An awkward, hyper-verbal teen faces a dull, uncomprehending world enlivened only by one seemingly out of reach girl. Will he betray himself in his effort to win her heart? Will he lose her and get her back having learned his lesson? Will you care? In this instance – ‘Submarine’ – the answer may be more ‘yes’ than ‘no’. Or ‘maybe’.
Much has been made of the film’s Nouvelle Vague panache (pastiche). The brisk, unreliable voice-over, the jump cuts, the energy. All good (apart from the appropriation of Godard’s design aesthetic which verges on the superficial – this is film is Truffaut, not Godard. It has an ironic, alkaline heart. Subversive, or political, it ain’t.)
But thankfully the success of Richard Ayoade’s debut film is not just a matter of style. A poignant, nuanced study of depression lurks behind the perennial coming-of-age plot, nicely camouflaged by the droll observations and all that romantic super 8 fluff.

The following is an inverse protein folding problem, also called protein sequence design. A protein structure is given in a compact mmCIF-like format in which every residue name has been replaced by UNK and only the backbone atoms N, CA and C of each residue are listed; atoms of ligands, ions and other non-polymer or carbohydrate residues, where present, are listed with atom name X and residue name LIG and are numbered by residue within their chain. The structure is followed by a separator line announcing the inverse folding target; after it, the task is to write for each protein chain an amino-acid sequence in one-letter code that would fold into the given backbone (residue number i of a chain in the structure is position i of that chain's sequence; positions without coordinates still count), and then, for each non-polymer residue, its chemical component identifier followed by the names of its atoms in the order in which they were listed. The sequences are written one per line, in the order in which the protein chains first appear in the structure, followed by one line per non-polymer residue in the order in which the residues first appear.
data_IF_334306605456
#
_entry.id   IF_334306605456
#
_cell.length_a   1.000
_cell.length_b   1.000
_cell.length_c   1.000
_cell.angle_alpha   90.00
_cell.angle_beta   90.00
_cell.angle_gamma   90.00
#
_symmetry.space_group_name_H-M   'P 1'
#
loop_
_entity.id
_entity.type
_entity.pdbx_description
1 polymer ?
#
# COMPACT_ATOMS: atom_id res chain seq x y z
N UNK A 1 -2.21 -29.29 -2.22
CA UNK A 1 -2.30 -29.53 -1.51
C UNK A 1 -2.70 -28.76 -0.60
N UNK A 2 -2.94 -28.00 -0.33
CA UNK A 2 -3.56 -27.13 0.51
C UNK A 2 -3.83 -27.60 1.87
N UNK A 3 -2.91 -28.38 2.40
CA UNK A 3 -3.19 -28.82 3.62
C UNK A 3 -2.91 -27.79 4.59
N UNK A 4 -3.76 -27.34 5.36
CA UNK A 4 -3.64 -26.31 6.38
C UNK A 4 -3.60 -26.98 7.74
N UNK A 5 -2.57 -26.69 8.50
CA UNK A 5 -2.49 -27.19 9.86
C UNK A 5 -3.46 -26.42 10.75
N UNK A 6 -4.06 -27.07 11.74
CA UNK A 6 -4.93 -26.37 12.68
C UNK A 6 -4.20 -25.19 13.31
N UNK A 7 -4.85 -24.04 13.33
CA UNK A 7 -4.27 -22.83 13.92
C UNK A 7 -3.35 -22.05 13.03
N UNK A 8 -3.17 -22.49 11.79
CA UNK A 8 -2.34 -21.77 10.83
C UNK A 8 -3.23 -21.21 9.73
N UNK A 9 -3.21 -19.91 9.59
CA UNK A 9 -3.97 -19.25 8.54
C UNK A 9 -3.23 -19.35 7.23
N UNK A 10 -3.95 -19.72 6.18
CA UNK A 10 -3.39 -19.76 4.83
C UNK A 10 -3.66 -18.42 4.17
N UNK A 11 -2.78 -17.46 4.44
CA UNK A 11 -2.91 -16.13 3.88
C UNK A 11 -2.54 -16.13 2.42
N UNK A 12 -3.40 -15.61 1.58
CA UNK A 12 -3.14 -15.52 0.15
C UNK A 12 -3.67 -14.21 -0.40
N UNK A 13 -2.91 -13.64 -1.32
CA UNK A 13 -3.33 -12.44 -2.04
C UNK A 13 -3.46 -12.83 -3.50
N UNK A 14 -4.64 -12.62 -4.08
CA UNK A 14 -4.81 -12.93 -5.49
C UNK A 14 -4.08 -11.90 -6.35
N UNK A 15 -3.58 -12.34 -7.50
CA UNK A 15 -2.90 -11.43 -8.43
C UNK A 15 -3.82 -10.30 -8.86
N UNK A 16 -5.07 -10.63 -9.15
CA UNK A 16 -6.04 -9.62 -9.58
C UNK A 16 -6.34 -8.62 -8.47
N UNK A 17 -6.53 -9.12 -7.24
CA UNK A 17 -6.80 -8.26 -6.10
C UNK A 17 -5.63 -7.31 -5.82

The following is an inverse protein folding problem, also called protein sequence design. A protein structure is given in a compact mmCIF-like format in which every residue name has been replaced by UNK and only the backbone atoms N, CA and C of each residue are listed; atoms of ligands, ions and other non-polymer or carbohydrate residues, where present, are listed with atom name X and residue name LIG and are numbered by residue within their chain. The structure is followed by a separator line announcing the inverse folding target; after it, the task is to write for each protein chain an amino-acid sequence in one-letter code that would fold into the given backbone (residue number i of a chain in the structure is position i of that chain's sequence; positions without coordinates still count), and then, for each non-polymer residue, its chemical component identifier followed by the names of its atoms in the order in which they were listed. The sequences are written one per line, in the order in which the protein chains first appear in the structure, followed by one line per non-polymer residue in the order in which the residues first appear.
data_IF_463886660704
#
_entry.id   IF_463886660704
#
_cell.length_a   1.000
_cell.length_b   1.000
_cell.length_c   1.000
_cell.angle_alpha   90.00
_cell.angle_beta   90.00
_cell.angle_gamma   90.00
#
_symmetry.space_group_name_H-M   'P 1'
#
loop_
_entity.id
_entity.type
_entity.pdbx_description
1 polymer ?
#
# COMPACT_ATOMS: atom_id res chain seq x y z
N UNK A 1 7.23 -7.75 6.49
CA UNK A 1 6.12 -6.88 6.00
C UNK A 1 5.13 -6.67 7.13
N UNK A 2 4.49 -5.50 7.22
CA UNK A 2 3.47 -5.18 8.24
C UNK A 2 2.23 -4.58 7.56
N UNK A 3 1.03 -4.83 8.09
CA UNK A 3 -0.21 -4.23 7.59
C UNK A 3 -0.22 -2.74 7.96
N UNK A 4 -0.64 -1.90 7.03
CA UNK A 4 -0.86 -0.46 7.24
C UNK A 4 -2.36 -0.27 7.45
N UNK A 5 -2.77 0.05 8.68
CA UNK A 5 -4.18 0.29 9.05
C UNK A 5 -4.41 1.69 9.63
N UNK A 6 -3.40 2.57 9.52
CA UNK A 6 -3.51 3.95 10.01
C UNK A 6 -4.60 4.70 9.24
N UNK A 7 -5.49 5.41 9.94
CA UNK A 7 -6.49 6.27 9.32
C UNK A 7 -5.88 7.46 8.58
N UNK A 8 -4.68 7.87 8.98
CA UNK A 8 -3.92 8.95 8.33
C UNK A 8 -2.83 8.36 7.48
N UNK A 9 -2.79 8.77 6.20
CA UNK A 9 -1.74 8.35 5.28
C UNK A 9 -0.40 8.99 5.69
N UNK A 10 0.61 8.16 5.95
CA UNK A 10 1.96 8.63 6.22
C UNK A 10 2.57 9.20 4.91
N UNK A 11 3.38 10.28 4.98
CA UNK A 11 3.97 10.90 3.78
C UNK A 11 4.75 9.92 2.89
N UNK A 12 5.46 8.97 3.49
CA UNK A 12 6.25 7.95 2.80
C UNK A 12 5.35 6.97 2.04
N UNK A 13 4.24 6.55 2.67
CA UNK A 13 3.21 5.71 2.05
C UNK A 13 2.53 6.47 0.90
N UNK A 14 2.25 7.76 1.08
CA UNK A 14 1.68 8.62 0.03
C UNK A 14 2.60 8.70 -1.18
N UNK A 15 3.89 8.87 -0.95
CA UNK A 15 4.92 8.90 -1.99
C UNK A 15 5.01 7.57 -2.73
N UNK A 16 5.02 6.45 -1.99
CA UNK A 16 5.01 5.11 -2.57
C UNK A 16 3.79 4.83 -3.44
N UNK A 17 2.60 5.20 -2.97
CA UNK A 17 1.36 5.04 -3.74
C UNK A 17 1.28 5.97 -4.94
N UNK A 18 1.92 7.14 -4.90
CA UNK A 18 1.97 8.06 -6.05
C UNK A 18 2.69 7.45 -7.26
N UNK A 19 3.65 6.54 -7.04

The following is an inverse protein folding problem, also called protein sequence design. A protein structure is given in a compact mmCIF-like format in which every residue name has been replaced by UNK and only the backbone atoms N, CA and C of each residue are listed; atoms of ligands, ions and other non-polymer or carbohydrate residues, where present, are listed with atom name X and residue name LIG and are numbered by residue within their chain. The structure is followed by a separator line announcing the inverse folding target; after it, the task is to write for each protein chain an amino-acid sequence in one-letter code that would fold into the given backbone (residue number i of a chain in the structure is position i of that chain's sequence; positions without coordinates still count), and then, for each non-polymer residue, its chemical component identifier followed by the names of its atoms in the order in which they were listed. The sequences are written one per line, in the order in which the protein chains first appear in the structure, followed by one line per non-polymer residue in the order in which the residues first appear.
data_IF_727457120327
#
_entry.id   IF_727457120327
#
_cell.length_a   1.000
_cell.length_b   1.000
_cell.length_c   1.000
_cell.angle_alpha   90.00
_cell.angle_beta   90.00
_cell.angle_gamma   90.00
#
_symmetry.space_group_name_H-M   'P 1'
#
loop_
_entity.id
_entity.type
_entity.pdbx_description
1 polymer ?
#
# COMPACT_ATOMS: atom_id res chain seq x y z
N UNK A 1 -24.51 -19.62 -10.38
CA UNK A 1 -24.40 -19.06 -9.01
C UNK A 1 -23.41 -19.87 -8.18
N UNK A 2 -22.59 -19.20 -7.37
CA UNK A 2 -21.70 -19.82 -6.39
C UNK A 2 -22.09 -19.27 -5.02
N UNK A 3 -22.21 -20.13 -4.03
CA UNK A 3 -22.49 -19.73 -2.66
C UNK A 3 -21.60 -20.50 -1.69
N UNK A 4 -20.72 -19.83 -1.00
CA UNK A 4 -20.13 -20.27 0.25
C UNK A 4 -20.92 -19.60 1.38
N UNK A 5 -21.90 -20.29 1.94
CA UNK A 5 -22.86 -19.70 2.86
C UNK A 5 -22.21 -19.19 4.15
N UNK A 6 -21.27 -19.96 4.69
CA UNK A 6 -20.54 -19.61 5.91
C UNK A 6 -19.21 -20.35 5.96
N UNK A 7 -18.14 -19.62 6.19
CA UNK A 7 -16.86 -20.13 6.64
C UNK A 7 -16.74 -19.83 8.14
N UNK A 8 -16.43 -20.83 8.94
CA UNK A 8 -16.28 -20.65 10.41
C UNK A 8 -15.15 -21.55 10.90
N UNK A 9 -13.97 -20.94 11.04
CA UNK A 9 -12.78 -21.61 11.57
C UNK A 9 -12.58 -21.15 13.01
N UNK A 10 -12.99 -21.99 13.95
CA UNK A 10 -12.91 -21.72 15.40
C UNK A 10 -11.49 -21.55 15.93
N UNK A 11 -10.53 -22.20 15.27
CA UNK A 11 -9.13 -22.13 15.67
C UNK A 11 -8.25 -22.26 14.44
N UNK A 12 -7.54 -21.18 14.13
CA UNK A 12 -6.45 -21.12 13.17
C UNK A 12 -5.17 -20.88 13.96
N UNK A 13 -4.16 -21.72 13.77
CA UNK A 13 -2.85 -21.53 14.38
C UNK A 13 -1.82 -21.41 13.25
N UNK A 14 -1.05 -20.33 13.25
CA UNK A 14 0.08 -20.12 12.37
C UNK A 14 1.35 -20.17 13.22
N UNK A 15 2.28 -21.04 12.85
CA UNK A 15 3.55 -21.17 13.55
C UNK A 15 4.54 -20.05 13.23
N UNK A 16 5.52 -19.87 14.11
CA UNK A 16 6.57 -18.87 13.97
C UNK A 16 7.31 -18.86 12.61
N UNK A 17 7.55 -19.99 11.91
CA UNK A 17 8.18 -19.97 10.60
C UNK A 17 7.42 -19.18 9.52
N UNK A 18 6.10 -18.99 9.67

Some (script editors) might argue the boy’s sudden concern over his mother’s possible infidelity with their sleazy neighbour pulls the story in the wrong direction, at the wrong time, but that would be missing the point. His possessive attitude to the mother leads to a crisis of identification with his father – at one point, he authors a letter in his name – but this identification also leads to a (slightly) deeper awareness of his father’s – and possibly his own – depressive tendencies. Yes, it’s Oedipal, but this is the engine of the story, the romance merely its output.
‘Submarine‘ was released on DVD in the UK a few weeks ago (July 29th).